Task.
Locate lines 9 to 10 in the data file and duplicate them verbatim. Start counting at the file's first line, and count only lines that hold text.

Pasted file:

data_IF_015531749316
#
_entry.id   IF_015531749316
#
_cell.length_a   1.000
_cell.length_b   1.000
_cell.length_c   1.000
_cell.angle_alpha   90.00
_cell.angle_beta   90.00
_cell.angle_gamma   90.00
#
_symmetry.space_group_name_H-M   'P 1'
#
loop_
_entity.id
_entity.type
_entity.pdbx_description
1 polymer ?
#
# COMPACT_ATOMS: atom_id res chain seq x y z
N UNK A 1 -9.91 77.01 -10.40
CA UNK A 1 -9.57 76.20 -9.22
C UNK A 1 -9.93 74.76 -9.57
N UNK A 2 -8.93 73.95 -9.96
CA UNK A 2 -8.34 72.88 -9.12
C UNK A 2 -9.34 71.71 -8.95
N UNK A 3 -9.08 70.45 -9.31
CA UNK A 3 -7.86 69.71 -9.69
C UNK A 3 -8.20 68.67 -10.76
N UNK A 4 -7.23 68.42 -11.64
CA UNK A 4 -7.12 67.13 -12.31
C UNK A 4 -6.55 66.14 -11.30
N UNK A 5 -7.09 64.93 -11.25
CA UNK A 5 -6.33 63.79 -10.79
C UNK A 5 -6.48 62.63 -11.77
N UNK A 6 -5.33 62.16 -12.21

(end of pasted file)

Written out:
_cell.angle_beta   90.00
_cell.angle_gamma   90.00